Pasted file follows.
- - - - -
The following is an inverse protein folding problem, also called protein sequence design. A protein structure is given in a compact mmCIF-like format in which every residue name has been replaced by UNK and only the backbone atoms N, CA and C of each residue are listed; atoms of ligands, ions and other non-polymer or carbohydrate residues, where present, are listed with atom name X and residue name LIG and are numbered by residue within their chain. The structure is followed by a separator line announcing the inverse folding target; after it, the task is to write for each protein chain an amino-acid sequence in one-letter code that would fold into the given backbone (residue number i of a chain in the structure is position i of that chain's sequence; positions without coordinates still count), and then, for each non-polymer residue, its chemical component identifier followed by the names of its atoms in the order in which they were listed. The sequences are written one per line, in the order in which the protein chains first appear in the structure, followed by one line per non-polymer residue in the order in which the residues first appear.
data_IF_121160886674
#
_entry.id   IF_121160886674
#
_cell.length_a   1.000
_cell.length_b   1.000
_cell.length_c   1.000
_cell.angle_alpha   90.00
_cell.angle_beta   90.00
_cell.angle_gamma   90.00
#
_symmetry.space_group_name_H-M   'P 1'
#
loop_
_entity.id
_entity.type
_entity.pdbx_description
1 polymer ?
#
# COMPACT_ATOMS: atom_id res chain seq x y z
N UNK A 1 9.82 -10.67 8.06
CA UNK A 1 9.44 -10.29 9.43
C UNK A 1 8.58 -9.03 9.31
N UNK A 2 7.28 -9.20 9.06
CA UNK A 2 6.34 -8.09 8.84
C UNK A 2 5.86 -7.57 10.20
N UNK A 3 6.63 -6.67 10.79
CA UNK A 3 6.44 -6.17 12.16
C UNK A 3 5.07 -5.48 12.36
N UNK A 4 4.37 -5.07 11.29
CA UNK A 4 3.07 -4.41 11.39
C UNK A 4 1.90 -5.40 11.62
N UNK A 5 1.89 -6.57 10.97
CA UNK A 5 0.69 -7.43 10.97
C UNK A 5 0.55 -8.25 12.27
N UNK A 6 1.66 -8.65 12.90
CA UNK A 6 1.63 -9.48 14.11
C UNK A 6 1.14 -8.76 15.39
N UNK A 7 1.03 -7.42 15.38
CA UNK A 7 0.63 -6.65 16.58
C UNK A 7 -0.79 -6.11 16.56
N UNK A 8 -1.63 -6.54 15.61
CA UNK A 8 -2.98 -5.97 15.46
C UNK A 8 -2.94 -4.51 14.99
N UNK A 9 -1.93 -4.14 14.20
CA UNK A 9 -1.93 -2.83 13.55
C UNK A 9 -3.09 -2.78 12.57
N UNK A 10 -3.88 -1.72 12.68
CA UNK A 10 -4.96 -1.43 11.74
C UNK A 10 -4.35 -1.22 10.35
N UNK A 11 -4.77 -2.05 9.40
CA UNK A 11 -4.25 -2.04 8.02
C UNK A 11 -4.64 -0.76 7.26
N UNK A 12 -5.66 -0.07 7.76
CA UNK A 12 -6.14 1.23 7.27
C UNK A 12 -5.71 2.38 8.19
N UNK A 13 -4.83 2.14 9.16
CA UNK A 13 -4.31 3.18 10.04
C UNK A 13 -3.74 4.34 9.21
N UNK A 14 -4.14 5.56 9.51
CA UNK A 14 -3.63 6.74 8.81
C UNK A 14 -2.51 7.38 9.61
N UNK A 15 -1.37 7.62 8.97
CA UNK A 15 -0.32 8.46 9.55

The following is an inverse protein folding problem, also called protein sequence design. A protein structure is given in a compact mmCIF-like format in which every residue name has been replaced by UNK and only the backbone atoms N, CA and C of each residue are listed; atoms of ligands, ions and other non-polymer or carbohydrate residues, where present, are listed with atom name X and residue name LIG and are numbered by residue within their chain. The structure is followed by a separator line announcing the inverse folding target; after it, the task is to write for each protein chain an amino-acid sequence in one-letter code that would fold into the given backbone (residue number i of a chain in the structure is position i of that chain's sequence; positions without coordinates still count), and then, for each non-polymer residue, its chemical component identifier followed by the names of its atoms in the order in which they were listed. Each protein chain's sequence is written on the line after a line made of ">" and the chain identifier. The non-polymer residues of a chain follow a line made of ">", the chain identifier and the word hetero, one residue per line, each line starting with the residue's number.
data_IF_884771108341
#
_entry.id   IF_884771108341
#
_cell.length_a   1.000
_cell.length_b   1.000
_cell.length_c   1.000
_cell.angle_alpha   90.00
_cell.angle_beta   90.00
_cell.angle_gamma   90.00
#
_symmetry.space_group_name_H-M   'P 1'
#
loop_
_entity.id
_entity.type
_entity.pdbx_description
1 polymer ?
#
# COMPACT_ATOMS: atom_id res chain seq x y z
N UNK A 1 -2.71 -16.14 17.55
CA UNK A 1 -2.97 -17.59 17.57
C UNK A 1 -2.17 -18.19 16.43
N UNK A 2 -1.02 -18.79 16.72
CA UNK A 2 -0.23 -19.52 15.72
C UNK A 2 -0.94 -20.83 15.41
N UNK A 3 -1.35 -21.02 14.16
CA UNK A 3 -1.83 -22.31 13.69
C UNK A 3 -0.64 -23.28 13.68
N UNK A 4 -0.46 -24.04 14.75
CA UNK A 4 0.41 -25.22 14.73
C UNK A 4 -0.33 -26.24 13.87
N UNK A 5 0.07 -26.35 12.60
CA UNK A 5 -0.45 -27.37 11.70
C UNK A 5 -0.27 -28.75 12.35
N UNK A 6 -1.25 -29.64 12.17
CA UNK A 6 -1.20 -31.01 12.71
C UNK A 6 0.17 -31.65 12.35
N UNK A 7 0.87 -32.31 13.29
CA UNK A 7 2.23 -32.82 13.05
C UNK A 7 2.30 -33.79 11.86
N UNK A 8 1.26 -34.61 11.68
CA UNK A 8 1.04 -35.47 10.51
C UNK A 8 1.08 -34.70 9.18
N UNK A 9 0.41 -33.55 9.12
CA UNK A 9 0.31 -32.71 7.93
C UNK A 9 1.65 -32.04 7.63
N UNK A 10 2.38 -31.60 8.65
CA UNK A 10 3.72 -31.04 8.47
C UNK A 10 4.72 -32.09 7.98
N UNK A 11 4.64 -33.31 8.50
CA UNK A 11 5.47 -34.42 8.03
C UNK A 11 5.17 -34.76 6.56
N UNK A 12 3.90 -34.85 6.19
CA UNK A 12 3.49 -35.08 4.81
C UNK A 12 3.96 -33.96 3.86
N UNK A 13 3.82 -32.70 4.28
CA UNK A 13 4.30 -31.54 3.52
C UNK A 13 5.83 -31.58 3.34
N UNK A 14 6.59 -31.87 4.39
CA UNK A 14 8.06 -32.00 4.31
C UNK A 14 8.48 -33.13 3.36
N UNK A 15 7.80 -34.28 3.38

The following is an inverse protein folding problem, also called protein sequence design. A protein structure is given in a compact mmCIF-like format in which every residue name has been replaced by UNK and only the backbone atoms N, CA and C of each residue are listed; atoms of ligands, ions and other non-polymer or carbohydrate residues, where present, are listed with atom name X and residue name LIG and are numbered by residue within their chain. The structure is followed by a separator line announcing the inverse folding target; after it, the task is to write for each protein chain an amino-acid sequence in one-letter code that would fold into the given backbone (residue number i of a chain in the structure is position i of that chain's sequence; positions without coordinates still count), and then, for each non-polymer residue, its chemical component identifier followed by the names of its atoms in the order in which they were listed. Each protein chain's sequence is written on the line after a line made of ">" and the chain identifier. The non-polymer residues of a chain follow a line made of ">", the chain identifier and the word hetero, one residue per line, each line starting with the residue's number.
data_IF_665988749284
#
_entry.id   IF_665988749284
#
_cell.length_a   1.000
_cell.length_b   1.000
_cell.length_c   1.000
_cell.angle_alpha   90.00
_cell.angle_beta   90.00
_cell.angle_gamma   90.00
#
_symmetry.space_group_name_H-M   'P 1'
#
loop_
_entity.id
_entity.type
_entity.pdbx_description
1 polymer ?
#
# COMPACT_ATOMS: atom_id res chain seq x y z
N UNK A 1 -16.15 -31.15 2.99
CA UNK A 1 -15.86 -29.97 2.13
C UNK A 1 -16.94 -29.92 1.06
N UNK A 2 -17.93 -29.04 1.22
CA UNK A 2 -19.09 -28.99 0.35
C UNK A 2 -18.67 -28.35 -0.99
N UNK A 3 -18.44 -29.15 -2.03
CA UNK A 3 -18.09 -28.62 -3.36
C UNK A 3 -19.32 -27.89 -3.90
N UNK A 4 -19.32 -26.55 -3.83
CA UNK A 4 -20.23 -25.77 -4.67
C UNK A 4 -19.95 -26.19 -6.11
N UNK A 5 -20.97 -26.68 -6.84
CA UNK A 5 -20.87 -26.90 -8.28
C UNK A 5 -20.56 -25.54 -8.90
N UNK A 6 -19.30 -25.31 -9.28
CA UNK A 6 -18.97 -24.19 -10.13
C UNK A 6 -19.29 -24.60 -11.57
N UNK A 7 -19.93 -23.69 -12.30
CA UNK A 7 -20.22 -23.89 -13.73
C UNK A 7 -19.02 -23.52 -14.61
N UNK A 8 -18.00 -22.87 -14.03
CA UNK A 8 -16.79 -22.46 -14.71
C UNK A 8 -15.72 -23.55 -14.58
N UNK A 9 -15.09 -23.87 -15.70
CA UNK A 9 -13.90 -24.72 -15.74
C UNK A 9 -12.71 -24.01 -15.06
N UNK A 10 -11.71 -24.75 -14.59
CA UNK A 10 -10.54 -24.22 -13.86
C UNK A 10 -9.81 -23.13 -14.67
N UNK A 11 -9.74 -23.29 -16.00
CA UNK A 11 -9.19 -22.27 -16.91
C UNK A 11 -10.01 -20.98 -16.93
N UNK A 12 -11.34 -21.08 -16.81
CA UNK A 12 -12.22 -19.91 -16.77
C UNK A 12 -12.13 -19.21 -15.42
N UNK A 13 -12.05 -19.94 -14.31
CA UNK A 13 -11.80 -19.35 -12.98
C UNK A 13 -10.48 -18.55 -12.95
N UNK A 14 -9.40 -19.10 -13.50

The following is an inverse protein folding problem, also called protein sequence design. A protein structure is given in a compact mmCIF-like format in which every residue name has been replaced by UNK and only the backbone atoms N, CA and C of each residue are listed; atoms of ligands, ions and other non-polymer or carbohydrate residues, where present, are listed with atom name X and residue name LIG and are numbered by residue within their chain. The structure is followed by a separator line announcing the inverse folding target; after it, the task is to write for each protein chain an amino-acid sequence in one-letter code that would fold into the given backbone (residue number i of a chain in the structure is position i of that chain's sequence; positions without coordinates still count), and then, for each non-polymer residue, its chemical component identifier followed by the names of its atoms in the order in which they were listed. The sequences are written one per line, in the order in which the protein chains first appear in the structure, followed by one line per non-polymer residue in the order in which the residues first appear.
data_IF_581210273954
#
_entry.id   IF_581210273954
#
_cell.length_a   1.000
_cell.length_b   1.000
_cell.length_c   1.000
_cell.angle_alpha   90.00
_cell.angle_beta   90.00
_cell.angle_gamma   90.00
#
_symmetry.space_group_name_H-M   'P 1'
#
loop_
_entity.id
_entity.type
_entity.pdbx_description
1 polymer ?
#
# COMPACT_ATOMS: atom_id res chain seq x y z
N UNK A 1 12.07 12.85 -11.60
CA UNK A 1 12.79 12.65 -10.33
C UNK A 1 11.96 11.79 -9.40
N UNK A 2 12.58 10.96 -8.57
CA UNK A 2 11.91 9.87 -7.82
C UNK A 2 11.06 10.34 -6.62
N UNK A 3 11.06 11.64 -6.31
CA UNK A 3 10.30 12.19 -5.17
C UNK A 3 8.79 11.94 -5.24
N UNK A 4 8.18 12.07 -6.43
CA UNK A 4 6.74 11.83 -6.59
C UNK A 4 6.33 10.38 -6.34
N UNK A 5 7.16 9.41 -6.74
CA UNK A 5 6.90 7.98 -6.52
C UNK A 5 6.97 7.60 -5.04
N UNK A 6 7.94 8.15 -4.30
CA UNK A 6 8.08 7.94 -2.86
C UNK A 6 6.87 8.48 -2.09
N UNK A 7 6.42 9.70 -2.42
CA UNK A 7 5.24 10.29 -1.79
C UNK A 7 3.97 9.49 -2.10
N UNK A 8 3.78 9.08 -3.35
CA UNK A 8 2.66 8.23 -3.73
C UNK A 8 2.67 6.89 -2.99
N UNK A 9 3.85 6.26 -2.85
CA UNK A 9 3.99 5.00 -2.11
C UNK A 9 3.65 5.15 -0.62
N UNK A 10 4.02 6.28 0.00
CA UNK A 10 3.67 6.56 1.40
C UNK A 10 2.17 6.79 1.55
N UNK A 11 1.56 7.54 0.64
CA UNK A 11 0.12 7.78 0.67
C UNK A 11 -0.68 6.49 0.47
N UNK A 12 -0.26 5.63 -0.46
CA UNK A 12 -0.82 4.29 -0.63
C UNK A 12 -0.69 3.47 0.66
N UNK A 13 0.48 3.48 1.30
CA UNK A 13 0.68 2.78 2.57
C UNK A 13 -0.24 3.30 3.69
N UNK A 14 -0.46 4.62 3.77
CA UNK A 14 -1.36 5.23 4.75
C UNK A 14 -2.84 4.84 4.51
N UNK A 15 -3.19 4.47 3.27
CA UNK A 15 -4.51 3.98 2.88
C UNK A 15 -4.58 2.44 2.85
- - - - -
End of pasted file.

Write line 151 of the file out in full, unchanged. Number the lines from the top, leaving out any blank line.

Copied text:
N UNK A 1 -16.15 -31.15 2.99